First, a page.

Achiote Oil is a commonly used Puerto Rican oil infused with annatto seeds or ground annatto powder. This traditional recipe requires only 2 ingredients and less than 30 minutes of your time!
This post may contain affiliate links; this means if you purchase an item linked, I may receive a small commission at no extra cost to you. Click here to learn more about my disclosure policy.
This recipe was inspired by my Authentic Puerto Rican Arroz con Pollo, as it's a wonderful addition in both flavor and color to the popular chicken and rice dish. Achiote oil is also a fabulous substitute for the oil in this Arroz con Gandules recipe.
If you're interested in exploring more Puerto Rican cuisine, be sure to start with this collection of my favorites.
What are Annatto seeds?
Annatto seeds come from the funky looking fruit that grows on achiote trees. Achiote trees are common in Mexico, Central and South America as well as regions in the Caribbean (like Puerto Rico!)
The seeds from the achiote trees can be used to make achiote oil (like we're doing today), pastes, and even food dye as it has a rich red/orange color.
Because of this, Annatto seeds can be used in a similar fashion to turmeric or saffron. They also produce an earthy, pepper taste similar to paprika or pepper when cooked with.
Where to use it
Achiote oil is made from annatto seeds infused in a neutral oil, resulting in a flavored oil that can be used to develop flavor and color in many different savory (and occasionally sweet) dishes.
Here are some of my favorite recipes to sub out oil for achiote oil:
- Authentic Puerto Rican Arroz con Pollo
- Puerto Rican Rice & Beans (Arroz con Gandules)
- Cheesy One Pot Empanada Rice
I know that infusing oil for the first time can feel intimidating, but I promise you, you can't mess this one up.
Here's what you'll need to get started:
- Annatto seeds
- Neutral oil (vegetable, canola, even olive oil will work if it's all you have)
See recipe card for exact quantities.
How to make it
Start with a heavy bottomed frying pan over medium heat.
To that, add your oil and annatto seeds.
Once things start simmering lightly, set your timer for 5 minutes.
At this point you can turn off the heat, move the pan off the heat and let it cool for at least 10 minutes.
Now it's time to strain out your seeds from the oil and just like that you've got beautifully infused Achiote oil you can use to add color and flavor to just about anything!
Keep your oil in an airtight container at room temperature.
Hint: make sure to be careful while you handle the ingredients and oil as annatto seeds stain easily. The oil will stain extremely easily as well.
Ground vs. whole Annatto seeds
Not all achiote oil is created equally. And by equally I mean in the same way. Depending on the household or restaurant you visit, the achiote oil in use could have been made using whole annatto seeds or ground seeds.
Honestly, both methods work well and result in deliciously infused oil.
A few things to consider when deciding what to use:
- Accessibility - for whatever reason, finding whole annatto seeds is easier than finding the powder in my area. If you can find the powder more easily, use that!
- Simplicity - the process of straining out seeds can be messy - using ground powder eliminates this step. In addition, the ground powder can be a wonderful seasoning to use in all kinds of dishes and much easier to use in powder form.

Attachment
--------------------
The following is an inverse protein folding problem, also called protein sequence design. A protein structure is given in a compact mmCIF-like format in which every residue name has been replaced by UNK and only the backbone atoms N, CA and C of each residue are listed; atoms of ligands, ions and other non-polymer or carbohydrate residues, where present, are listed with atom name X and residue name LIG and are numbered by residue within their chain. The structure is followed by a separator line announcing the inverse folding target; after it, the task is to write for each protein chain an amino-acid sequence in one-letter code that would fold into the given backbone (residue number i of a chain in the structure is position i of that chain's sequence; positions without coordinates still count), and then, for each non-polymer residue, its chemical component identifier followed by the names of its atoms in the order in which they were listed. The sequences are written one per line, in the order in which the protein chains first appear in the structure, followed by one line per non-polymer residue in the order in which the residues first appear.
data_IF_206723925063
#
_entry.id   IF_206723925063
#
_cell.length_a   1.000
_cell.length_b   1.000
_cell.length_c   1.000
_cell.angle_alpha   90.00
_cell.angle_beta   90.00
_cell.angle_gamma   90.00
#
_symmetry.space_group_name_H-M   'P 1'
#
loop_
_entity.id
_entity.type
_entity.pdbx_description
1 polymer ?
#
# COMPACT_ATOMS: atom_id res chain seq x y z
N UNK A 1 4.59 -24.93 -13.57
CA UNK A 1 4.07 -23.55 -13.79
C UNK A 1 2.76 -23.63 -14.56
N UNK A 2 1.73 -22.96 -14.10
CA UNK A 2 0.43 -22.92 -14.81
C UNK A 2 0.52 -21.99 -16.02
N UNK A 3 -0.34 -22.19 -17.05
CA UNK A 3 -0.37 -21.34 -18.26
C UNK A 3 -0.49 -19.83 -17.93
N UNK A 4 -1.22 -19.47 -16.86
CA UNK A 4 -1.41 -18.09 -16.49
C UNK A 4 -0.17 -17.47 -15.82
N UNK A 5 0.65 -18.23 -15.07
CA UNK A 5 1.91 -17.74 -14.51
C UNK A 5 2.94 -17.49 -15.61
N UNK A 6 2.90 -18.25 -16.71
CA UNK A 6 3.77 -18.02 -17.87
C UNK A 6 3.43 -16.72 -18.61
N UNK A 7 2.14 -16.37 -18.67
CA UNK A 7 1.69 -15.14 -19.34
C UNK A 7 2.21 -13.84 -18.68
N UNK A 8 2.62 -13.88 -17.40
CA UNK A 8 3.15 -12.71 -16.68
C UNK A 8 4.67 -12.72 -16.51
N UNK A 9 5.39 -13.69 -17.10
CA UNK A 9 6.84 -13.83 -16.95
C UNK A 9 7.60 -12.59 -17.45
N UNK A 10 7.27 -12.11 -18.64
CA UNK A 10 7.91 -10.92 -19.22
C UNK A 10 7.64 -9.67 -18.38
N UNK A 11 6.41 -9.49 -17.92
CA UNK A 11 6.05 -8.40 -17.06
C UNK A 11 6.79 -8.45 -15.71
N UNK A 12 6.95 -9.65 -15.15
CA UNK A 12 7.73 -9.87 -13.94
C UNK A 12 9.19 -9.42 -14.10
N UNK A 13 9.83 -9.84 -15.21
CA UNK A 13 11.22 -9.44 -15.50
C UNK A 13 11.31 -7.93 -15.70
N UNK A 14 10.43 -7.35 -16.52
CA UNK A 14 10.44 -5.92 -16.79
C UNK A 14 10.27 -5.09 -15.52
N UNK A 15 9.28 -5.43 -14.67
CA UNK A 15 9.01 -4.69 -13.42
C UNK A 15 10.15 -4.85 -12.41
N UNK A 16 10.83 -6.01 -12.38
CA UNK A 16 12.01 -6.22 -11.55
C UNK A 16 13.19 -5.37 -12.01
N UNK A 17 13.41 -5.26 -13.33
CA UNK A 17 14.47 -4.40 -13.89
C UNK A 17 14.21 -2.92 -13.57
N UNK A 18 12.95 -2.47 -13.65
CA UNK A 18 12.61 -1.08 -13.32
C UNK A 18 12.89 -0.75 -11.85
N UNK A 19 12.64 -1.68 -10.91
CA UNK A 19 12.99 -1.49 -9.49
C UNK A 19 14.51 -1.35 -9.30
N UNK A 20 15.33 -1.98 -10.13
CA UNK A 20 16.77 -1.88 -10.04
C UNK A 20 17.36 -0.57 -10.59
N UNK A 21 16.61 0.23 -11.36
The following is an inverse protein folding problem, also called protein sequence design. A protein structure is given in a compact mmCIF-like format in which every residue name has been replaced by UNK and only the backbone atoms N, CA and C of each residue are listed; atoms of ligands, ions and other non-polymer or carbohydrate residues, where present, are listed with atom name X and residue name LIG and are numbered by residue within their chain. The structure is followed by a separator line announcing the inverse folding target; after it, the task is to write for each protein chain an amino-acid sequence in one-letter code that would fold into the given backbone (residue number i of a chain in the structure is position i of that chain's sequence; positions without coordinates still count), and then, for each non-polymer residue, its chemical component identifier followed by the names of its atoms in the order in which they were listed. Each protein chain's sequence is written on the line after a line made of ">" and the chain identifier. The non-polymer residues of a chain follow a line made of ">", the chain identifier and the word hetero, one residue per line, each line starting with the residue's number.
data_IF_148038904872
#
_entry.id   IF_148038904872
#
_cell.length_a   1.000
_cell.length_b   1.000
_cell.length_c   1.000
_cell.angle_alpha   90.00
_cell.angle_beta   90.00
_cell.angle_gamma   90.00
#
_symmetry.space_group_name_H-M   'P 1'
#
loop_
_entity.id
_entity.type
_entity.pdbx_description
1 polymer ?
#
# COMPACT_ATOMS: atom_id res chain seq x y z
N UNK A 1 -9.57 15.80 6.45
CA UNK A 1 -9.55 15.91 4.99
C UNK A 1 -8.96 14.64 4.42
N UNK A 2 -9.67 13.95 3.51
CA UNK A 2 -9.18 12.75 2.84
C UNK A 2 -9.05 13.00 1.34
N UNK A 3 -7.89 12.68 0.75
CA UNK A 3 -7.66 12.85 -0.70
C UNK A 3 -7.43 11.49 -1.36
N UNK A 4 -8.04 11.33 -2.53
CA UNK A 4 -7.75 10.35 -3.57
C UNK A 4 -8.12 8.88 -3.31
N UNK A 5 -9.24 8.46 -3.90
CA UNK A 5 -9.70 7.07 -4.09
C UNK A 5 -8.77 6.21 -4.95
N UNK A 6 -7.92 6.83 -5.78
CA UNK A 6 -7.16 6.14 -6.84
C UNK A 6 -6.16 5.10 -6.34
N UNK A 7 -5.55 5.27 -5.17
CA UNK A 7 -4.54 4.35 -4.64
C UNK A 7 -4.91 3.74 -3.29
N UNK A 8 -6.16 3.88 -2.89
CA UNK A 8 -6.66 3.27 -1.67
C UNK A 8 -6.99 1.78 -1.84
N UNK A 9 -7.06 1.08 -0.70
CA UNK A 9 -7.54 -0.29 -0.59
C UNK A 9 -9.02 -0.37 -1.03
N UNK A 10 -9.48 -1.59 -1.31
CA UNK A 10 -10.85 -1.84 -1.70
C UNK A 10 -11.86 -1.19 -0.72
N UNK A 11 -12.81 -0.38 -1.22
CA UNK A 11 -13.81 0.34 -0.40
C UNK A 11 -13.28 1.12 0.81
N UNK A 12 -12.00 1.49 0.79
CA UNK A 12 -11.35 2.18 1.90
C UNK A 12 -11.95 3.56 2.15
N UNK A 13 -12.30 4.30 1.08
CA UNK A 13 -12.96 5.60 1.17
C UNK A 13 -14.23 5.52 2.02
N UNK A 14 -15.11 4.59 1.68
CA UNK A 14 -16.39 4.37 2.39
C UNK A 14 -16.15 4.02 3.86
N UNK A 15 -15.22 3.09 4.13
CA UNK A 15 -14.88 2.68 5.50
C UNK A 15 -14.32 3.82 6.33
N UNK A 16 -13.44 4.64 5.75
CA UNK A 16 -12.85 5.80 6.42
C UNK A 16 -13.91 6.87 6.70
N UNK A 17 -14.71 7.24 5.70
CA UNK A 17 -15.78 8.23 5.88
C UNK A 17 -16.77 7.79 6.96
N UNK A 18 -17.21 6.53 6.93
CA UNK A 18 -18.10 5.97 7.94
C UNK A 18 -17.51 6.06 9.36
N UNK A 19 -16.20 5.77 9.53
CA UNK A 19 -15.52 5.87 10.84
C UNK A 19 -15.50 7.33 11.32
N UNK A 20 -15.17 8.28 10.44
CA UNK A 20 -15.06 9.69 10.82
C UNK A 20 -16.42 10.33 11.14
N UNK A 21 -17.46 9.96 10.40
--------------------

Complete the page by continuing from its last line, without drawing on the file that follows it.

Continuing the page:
If using ground annatto seeds instead of whole ones, skip the straining step and simply store the oil once it cools.
Achiote vs. Annatto
At this point you've heard me say annatto and achiote enough to be wondering "what the heck is the difference!?"
Good question! The two words are actually interchangeable.
As we discussed earlier, annatto seeds come from the achiote tree, but can also occasionally be called achiote seeds. Similarly, the trees can occasionally be referred to as "annatto trees".
So whether you want to call this oil achiote oil or annatto oil, it's all groovy.
What type of oil to use
In general, I like to use a neutral tasting oil when making achiote oil. This is because the neutral oil allows the flavor of the annatto seeds to shine through.
Additionally, a more neutral oil usually has a higher smoke point, meaning there are more options for what kinds of dishes you can use the infused oil in.
That said, in a pinch, I've used olive oil and been really happy with the flavor/color.
If you've never tried annatto seeds or achiote oil, you may be wondering "why would I infuse oil with this random seed?"
Wonder no more! Achiote oil will infuse whatever you're cooking with a nutty, sweet, peppery flavor similar to paprika.
It's also going to add a lovely orange/red hue to your food - almost like you've used some expensive strands of saffron or sprinkled in turmeric powder.
So if you like to cook with spices like paprika, turmeric, pepper, and/or saffron, you're going to love achiote oil.
Store your achiote oil in an airtight container at room temperature.
You can use your oil for up to a month. Just think of all the colorful and delicious dishes you can make in that time!
I don't recommend freezing your oil.
Where to find Annatto seeds
My favorite place to shop for annatto seeds is my local Spanish grocery store.
If you don't have one/can't find one, you can also find them online.
Once you've infused your oil with the Annatto seeds, it's important to be careful with it as it can stain.
That beautiful red/orange color will leave a permanent mark on almost anything it touches, so handle it with steady hands,